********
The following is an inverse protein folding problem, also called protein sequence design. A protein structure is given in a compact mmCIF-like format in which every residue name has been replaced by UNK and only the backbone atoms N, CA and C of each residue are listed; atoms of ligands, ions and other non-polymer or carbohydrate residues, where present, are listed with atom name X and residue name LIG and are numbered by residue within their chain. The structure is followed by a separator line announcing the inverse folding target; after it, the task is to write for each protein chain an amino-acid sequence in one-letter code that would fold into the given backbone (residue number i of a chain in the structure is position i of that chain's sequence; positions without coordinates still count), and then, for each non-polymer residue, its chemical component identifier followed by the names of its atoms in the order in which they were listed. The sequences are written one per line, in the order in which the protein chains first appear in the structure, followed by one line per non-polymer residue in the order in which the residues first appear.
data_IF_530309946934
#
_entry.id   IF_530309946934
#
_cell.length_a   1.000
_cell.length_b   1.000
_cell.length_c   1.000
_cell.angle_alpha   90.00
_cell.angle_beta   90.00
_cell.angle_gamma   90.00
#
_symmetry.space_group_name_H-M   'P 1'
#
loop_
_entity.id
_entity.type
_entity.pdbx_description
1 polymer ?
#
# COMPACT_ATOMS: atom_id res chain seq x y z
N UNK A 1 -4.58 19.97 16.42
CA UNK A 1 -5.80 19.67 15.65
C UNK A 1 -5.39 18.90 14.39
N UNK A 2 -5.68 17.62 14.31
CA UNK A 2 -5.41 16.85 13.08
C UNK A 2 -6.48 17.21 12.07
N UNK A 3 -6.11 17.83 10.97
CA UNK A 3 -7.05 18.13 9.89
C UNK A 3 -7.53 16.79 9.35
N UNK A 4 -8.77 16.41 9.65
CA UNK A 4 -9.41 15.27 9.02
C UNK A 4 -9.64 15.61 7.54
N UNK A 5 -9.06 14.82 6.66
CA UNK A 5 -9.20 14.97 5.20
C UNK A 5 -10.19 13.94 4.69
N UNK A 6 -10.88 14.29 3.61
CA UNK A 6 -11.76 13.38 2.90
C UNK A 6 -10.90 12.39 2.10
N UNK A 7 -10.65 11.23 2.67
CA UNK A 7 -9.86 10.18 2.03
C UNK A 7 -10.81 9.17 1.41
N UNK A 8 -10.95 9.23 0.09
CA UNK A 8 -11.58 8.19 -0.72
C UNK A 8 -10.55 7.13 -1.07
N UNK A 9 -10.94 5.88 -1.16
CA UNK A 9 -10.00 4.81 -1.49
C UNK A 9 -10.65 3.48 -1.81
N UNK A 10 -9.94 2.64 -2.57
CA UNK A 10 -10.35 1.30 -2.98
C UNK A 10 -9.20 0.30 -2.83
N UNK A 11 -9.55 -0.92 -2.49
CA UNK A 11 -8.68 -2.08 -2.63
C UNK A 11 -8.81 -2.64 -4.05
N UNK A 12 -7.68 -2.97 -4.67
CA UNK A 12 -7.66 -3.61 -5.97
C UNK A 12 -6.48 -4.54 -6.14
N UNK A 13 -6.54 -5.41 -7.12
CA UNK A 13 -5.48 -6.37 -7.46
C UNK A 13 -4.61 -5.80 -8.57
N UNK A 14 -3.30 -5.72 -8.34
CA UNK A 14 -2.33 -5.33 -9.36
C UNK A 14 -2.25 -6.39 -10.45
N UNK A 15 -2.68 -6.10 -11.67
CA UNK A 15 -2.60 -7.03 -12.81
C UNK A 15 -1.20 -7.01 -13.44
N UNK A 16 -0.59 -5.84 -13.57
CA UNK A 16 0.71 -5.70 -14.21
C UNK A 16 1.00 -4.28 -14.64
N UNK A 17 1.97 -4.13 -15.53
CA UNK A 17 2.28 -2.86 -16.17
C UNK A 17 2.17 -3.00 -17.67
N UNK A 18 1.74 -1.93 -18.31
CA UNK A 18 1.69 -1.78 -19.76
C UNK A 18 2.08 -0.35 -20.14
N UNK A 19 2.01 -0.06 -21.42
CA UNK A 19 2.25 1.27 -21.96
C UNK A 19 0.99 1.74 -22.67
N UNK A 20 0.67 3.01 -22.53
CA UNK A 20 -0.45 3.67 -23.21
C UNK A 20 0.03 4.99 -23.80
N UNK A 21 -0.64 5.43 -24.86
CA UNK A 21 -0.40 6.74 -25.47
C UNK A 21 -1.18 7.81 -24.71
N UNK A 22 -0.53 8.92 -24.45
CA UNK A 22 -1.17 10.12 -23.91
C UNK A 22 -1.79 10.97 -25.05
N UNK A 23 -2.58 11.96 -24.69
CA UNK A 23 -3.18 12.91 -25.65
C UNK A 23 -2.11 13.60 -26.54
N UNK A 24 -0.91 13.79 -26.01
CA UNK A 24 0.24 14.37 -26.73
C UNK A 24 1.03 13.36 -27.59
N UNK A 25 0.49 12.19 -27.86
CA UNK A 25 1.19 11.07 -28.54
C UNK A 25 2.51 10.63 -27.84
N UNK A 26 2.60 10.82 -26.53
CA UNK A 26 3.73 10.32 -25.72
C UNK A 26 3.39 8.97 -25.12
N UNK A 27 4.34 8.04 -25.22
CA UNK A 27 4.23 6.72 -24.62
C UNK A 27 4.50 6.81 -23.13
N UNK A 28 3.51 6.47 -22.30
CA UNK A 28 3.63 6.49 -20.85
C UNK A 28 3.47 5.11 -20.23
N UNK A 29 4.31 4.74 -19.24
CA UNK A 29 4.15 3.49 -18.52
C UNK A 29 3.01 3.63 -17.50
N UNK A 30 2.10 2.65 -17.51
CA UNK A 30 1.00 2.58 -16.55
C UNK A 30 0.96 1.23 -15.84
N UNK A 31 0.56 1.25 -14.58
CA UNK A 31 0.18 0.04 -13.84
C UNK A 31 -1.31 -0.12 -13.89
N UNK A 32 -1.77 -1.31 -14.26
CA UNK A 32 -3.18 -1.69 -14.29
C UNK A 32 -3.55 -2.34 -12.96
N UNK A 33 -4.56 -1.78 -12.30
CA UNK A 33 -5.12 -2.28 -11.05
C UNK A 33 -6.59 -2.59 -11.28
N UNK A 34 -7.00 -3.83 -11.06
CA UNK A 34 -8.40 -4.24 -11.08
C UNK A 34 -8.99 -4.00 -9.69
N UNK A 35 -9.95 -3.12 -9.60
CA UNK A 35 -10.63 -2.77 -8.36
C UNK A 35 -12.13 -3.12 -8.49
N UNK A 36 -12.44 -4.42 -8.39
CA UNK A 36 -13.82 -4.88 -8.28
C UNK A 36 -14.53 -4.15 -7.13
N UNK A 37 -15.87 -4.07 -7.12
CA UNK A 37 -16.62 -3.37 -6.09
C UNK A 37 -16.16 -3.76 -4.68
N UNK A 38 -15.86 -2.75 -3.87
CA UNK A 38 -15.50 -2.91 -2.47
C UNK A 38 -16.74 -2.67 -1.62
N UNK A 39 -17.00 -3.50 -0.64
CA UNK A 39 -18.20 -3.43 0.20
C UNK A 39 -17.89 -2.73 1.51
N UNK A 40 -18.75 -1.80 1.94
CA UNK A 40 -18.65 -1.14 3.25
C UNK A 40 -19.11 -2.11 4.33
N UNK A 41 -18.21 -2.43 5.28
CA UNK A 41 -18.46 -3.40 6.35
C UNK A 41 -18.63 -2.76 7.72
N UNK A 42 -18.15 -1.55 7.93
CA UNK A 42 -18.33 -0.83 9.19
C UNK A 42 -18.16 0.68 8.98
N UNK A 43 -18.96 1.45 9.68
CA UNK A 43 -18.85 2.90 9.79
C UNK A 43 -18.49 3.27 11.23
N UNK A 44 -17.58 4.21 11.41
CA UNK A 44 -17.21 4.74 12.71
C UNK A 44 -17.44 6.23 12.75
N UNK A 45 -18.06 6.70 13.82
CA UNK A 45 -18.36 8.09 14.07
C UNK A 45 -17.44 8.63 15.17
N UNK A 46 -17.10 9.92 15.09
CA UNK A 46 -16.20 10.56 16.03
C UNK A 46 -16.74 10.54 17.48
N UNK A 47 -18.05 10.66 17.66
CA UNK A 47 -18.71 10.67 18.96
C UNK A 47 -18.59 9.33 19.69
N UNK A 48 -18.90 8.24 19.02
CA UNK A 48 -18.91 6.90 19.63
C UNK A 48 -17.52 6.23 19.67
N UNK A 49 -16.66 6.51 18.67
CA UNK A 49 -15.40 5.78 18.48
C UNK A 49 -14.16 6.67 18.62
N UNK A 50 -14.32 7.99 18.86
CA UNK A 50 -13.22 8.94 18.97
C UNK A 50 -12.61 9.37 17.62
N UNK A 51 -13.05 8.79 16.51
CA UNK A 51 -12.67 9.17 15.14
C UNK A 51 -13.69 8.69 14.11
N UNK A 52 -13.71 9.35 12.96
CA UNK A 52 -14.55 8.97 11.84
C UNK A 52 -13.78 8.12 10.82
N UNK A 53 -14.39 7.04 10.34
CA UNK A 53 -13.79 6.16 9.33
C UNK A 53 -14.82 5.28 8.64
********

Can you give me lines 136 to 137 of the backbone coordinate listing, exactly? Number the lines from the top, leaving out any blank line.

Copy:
N UNK A 39 -17.00 -3.50 -0.64
CA UNK A 39 -18.20 -3.43 0.20